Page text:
Probably the most popular of all woody vines, growing from 10 to 25 feet. Disc-shaped flowers up to six inches across provide a dramatic display and, depending on the group of hybrids, bloom on old or new wood. ‘Jackmanii’ (deep violet) blooms on new wood in mid-summer as does ‘Nelly Moser’ and should be pruned in early spring. ‘The President’ and ‘Bees Jubilee’ bloom in spring on old wood and should be pruned after flowering. C. virginiana (Woodbine or Virgin’s Bower) produces clusters of creamy flowers in late summer to early fall. Clematis likes to have its roots in the shade and its head in the sun for best performance.

Goldflame Honeysuckle (Loincera heckrottii)
This deciduous vine has elliptical leaves and is covered with spikes of red and yellow tubular flowers in early summer, and then blooms sporadically throughout the season. It is hardy to zone 5. Sun to part-shade.

Trumpet Honeysuckle (Lonicera sempervirens)
This is a rampant grower producing clusters of two-inch scarlet flowers in late spring to late summer, which attract hummingbirds. Deciduous and hardy to zone 5. Sun to part-shade.

Climbing hydrangea (Hydrangea anomala var. petiolaris)
One of the few vines that will grow in shade. It climbs by aerial rootlets to a height of 50 feet. It is very slow to start and takes a few seasons before it produces large clusters of lace-cap (white flowers) in early to mid summer. Deciduous and hardy to zone 5.

Boston Ivy (Parthenosissus tricuspidata)
This is a clinging climber, growing up-to 50 feet, typically used to cover walls and other structures. The shiny, three-lobed leaves turn scarlet red in autumn. It produces blue-back berries in late summer, attracting birds to the garden. Deciduous and hardy to zone 4. This is the vine that covers the walls of the famous ‘Ivy League’ universities.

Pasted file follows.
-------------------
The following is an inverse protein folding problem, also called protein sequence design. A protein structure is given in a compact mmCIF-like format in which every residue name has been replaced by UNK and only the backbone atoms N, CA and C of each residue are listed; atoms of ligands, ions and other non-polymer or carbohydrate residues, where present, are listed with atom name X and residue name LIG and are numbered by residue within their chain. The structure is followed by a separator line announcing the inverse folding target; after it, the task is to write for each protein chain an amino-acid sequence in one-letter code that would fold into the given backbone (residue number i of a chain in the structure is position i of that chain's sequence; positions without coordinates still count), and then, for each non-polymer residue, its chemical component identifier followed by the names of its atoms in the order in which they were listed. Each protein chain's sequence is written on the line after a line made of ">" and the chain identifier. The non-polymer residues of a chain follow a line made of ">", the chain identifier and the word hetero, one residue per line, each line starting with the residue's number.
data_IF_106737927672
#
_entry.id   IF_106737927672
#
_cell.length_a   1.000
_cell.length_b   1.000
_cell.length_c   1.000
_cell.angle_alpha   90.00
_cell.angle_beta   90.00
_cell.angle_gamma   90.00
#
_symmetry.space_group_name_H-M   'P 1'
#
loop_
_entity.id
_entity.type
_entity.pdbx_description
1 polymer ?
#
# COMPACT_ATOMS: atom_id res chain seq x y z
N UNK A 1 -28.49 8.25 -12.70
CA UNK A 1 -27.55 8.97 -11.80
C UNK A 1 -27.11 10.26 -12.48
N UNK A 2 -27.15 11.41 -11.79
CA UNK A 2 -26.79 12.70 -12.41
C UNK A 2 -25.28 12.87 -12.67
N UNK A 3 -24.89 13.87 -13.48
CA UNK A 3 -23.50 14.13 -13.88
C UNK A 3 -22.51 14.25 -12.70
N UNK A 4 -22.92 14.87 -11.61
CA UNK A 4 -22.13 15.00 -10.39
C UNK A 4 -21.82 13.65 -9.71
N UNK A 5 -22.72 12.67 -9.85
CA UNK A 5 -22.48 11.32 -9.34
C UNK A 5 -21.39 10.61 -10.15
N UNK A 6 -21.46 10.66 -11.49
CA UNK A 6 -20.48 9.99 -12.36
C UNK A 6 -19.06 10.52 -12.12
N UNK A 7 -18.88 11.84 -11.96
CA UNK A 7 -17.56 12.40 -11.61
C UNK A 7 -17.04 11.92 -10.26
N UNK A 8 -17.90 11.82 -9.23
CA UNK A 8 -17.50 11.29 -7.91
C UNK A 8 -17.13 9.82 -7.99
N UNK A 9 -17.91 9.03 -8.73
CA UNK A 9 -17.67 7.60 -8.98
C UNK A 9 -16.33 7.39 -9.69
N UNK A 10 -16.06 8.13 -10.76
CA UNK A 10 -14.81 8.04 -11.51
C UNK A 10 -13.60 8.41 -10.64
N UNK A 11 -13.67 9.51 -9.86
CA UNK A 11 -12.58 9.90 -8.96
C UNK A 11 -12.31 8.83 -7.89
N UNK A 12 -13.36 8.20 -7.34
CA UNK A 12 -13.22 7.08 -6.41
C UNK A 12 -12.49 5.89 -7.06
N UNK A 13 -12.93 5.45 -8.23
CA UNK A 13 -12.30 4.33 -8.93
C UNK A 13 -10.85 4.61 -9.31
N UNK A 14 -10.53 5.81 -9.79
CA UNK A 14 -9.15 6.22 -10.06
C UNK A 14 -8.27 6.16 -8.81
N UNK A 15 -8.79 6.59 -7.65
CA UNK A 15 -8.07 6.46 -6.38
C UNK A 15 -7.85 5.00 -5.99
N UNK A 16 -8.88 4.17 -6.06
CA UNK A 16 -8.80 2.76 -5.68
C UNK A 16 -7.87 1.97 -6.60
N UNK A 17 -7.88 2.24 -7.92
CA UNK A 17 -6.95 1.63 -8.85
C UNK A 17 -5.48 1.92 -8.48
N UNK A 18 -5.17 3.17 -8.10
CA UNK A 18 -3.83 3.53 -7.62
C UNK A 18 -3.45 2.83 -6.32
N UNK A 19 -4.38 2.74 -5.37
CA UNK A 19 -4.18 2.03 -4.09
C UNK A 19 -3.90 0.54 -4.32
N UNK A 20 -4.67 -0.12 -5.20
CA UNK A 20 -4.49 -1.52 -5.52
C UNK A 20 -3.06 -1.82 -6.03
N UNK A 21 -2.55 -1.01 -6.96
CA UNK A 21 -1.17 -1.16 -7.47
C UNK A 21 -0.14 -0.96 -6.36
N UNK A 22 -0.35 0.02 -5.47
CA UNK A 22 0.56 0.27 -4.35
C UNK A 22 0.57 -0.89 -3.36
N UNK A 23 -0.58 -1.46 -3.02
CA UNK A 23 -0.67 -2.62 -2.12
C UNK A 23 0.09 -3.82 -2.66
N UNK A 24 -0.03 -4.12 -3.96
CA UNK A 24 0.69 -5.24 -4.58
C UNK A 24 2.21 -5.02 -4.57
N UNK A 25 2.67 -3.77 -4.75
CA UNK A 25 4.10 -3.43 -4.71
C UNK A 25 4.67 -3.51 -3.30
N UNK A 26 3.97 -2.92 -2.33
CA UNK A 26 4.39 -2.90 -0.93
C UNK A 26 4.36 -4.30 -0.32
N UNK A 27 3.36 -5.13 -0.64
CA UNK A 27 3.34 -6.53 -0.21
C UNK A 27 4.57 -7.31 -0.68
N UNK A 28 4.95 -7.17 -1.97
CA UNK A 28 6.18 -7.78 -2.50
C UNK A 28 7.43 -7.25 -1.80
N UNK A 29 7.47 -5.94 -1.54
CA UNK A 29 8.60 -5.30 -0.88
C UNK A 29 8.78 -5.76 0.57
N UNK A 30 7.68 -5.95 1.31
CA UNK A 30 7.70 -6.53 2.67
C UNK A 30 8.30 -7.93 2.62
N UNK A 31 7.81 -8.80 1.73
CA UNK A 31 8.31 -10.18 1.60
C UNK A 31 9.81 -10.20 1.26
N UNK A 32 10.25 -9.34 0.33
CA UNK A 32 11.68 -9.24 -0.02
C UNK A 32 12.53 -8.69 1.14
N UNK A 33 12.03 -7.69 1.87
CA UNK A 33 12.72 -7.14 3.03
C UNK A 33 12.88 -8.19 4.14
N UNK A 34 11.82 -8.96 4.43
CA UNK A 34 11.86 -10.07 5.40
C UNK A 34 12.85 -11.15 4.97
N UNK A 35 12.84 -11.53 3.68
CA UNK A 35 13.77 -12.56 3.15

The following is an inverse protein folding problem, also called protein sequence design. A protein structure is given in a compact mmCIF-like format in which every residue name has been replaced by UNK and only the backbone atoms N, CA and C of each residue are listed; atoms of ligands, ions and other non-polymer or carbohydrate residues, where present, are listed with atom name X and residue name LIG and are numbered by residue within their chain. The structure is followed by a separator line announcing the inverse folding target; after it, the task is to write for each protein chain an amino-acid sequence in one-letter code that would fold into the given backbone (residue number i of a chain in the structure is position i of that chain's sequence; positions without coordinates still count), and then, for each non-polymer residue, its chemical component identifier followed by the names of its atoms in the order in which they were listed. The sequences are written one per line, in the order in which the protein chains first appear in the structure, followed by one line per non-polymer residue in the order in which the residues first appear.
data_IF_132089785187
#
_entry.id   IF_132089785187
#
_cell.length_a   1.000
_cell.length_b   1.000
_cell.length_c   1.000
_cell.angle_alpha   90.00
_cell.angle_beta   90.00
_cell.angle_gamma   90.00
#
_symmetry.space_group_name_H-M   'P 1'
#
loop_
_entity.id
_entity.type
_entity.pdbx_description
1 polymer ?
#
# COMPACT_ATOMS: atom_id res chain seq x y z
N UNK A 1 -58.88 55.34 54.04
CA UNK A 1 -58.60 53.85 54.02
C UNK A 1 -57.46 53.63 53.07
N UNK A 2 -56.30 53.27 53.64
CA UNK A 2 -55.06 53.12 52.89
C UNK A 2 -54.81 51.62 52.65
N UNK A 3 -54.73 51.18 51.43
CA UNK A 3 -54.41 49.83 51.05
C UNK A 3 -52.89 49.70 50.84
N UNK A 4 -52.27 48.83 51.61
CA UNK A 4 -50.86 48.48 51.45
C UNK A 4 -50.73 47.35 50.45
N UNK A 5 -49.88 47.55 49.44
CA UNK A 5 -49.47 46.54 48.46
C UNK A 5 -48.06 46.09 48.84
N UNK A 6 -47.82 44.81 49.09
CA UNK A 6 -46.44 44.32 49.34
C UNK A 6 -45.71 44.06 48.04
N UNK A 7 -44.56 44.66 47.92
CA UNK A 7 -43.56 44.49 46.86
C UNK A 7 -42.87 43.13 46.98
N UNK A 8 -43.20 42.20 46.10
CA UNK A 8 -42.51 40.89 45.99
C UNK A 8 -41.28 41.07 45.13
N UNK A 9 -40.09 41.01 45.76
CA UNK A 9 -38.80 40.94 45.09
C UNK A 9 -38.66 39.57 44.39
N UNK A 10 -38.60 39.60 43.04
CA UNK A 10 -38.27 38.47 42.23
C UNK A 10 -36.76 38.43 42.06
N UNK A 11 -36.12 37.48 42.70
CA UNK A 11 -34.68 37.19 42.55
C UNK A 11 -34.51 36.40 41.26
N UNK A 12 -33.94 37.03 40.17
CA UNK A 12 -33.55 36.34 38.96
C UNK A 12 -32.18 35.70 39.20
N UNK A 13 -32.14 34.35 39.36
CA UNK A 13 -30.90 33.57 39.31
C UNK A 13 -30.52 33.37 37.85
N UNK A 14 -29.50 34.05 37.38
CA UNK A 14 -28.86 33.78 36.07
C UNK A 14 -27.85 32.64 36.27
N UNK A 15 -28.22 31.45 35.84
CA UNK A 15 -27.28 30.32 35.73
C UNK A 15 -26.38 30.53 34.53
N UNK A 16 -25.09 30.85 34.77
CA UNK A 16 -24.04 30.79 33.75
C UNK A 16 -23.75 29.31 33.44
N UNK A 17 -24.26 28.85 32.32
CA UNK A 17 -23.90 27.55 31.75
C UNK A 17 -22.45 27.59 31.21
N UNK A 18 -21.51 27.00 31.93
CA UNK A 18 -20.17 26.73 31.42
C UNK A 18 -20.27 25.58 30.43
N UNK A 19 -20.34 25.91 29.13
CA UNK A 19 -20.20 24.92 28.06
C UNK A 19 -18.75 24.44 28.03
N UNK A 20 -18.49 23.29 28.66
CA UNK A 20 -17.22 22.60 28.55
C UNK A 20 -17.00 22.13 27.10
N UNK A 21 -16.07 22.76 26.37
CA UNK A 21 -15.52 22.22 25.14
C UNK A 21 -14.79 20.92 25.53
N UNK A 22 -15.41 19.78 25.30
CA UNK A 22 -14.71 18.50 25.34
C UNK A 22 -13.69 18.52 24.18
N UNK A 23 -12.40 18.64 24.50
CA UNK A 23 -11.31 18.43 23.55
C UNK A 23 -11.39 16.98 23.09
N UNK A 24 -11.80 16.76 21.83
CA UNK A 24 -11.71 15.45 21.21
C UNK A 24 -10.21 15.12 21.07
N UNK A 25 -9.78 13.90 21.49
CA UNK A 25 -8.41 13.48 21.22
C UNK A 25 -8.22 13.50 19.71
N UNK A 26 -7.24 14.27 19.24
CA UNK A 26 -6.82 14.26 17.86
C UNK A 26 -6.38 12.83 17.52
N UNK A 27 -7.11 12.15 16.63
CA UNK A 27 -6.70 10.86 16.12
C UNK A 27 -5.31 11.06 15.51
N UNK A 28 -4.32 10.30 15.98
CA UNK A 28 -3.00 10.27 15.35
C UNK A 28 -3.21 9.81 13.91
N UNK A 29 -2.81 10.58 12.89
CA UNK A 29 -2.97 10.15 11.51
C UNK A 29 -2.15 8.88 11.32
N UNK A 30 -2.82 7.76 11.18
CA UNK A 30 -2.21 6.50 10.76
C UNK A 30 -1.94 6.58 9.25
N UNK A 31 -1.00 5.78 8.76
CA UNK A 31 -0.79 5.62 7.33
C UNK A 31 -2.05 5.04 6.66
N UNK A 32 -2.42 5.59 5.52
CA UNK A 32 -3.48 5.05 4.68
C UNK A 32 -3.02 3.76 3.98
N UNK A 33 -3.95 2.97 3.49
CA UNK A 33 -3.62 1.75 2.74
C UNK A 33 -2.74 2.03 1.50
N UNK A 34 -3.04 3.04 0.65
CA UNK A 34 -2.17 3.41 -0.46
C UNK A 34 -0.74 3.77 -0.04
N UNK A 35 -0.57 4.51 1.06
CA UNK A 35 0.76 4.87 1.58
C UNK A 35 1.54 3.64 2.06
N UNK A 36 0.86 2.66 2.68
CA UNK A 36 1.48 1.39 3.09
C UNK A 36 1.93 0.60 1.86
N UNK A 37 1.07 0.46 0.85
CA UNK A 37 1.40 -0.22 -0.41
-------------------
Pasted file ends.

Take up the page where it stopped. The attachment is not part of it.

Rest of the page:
Wintercreeper (Euonymus fortunei)
Wintercreeper climbs by rootlets to 30 feet. The small, oval leaves are evergreen and some cultivars have variegated foliage. It produces small white flowers in spring and ornamental red berries in late summer to autumn. ‘Silver Queen’ has irregular ivory edges and ‘Sarcoxie’ has glossy green leaves with bright orange berries. Hardy to zone 5.

English Ivy (Hedera helix)
This is an evergreen vine that climbs as much as 80 feet. Glossy dark green lobed leaves and many cultivars are variegated with gold, light green or creamy white edges. It has many uses in the garden from covering walls and statuary, climbing trunks of trees and is often used as an evergreen ground cover. Hardy to zone 5.

Aside from the obvious benefits of colour and drama, using flowering vines in your gardening/landscaping naturally attracts pollinators, too. And that’s a good thing for you, your plants and the ecosystem.

Marsha Middleton is a landscape designer, garden consultant and horticulturist who lives in LaHave, Nova Scotia.

This Post Has 3 Comments

  1. Gardening says:

    This article on vines has been very helpful. Nice to know you live here in NS. I’ bought a clematis for the first time. The only place I have for it to grow is a maple tree that has no limbs for about 30 feet . Do you think it could grow there. What about a climbing hydrangea as another option or maybe both together

    • Rustik Magazine says:

      Hi – sorry for the delay in getting back to you. We’re checking with the horticulture experts and will let you know!

    • Rustik Magazine says:

      So the experts suggest hydrangea and clematis might not do too well together as one tends to like shade (hydrangea) and the other prefers sun. Your clematis should do well on the maple, as long as you give it lots of water and the soil is well-drained. Plant the roots on the shady side of the tree. Top dress with compost after planting because Clematis likes a nice rich soil. And keep us posted on how it’s going – send pictures!